Canada is asking for photographic proof from foreign strippers applying for working visas.
Canada says the policy is designed to protect women
An official at Canada's embassy in Mexico is quoted as saying "stage photographs" are mandatory before a visa can be issued.
But the Canadian immigration department denied exotic dancers were asked specifically for naked pictures.
Last month it was reported that Canada had issued a record number of visas to strippers to meet a national shortage.
"We don't ever ask for nude photographs,'' insisted Maria Iadinardi of the Federal Immigration Department, quoted by Canada's National Post.
But she said staff did sometimes ask for "stage photographs'' to prove that women hoping to be naked dancers in Canada had experience of the job.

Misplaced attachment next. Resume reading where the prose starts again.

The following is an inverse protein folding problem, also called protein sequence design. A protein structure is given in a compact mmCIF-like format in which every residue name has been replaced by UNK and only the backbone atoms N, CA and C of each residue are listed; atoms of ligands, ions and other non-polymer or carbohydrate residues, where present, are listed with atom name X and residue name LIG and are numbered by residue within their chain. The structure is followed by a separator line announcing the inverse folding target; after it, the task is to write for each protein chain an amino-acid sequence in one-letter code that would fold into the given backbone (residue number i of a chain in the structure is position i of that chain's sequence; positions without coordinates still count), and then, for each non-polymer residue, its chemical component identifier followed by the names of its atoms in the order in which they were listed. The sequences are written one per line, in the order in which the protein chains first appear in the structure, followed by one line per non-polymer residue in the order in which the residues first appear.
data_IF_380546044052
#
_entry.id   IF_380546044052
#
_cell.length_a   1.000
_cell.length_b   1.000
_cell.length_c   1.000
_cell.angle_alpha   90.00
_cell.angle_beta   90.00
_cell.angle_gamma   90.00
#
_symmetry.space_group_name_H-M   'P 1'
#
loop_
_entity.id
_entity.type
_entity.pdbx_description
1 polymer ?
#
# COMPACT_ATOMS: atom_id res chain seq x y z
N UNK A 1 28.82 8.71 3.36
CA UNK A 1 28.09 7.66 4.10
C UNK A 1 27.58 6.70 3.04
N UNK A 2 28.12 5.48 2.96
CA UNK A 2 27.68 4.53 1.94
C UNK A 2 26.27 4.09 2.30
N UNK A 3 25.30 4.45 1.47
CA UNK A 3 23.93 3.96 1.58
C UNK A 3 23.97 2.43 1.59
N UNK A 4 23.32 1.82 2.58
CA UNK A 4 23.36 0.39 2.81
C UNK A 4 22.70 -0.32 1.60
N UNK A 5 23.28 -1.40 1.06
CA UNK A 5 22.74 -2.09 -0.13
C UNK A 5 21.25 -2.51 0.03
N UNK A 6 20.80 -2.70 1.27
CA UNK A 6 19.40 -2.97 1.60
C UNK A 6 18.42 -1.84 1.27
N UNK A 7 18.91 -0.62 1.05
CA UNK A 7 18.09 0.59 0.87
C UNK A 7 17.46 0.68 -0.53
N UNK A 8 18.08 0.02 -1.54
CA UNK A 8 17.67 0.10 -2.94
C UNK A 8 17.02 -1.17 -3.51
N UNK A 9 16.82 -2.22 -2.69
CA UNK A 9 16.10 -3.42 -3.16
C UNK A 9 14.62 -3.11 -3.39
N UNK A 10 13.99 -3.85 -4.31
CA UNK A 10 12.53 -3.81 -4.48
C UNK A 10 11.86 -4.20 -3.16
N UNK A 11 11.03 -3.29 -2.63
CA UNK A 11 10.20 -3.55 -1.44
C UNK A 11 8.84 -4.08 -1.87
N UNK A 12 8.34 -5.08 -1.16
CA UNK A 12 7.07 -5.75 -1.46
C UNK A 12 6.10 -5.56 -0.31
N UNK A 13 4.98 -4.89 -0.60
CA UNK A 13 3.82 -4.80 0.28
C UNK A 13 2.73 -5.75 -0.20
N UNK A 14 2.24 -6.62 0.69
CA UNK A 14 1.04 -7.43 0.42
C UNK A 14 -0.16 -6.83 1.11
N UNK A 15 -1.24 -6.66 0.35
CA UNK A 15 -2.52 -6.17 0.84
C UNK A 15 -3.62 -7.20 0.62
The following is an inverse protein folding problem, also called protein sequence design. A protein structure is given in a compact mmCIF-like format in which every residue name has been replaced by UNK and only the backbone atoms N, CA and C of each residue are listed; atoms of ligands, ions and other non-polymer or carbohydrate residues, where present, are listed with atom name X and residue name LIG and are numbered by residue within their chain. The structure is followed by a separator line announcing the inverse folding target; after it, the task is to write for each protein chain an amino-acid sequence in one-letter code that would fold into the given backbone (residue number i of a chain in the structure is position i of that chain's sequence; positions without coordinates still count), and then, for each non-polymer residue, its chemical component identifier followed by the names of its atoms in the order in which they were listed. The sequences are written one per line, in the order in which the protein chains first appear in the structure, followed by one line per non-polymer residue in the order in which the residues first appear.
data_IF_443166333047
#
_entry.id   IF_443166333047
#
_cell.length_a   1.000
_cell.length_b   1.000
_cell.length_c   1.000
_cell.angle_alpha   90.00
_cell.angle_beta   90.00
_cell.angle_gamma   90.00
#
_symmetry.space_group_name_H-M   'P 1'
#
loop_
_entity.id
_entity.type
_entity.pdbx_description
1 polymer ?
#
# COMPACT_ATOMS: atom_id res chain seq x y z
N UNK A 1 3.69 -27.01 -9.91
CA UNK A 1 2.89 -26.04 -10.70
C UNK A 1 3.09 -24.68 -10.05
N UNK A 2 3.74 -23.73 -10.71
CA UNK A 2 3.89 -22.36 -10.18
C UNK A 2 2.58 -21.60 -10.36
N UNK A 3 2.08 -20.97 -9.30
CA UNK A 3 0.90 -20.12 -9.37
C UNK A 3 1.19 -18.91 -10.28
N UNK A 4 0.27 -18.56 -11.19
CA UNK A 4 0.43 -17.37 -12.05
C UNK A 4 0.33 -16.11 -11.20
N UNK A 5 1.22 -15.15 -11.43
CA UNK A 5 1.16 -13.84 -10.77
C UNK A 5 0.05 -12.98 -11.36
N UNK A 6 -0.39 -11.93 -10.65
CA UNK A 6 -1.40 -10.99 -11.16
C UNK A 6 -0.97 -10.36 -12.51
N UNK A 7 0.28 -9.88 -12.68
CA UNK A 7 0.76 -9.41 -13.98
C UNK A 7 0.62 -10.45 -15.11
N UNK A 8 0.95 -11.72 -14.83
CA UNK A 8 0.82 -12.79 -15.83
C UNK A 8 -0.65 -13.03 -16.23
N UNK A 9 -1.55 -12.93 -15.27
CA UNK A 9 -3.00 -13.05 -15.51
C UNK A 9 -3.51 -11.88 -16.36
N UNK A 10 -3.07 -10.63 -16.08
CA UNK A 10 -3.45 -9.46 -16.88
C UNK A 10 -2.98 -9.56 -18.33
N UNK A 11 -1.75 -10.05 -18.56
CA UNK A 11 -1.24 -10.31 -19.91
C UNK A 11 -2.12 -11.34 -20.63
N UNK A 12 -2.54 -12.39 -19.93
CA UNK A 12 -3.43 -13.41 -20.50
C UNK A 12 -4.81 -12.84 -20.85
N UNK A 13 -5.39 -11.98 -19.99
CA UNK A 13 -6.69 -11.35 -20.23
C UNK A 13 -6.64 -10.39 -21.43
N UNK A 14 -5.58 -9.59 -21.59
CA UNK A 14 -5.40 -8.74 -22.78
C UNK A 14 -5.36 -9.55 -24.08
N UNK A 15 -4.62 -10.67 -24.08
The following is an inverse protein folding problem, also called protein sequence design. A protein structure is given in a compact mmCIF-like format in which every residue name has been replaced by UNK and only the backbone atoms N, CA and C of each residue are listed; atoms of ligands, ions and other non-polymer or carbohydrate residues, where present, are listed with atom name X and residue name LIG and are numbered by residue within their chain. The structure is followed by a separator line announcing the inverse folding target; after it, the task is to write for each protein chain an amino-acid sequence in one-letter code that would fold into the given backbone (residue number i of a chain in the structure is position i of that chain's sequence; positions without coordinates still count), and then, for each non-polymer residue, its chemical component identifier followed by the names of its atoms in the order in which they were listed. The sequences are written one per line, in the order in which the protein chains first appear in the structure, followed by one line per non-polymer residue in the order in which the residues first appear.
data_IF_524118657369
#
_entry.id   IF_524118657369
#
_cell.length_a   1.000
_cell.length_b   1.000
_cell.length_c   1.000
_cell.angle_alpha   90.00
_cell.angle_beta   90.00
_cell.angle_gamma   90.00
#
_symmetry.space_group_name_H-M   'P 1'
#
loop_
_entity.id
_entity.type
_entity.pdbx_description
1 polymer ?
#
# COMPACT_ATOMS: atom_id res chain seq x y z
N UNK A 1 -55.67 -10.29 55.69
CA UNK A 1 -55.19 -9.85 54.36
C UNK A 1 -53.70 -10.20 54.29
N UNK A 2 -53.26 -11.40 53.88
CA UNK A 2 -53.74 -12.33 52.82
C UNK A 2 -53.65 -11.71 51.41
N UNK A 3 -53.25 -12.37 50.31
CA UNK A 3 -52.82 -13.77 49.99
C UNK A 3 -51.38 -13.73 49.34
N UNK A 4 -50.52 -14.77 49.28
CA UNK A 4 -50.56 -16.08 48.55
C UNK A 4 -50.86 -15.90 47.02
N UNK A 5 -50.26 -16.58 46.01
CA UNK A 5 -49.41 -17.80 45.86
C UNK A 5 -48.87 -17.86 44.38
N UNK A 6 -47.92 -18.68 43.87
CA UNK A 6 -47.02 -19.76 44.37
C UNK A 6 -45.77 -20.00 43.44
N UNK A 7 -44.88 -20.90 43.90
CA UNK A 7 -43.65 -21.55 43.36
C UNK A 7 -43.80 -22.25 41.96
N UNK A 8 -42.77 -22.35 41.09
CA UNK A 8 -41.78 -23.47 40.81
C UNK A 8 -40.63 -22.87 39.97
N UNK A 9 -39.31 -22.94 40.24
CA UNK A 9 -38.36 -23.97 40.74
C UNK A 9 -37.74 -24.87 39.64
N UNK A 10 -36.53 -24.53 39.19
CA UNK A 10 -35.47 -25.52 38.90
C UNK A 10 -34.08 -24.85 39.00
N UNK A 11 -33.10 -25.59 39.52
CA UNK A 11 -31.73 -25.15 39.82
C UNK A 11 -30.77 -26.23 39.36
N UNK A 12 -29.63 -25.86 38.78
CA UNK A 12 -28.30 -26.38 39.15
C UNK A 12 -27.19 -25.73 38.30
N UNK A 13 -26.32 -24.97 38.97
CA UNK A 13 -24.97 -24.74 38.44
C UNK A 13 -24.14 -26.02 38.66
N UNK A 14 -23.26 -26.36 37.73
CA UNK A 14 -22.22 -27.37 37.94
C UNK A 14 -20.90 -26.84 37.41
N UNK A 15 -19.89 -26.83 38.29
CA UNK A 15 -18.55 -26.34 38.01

"Stage photographs could be wearing a number of things,'' she said. "They could be wearing their full outfit or their costume of the day.''
The immigration department and Canadian lawyers said the policy was designed to protect women from exploitation.
Toronto immigration lawyer Mendel Green told the National Post: "To be very frank, from a practical standpoint, it makes sense if the young lady hasn't ever danced in the nude, to protect her.
"It's merely to ensure she knows what she's getting herself into.''
Ms Iadinardi said it was part of a wider effort to combat human trafficking by organised crime gangs who forced immigrants from poor countries into prostitution.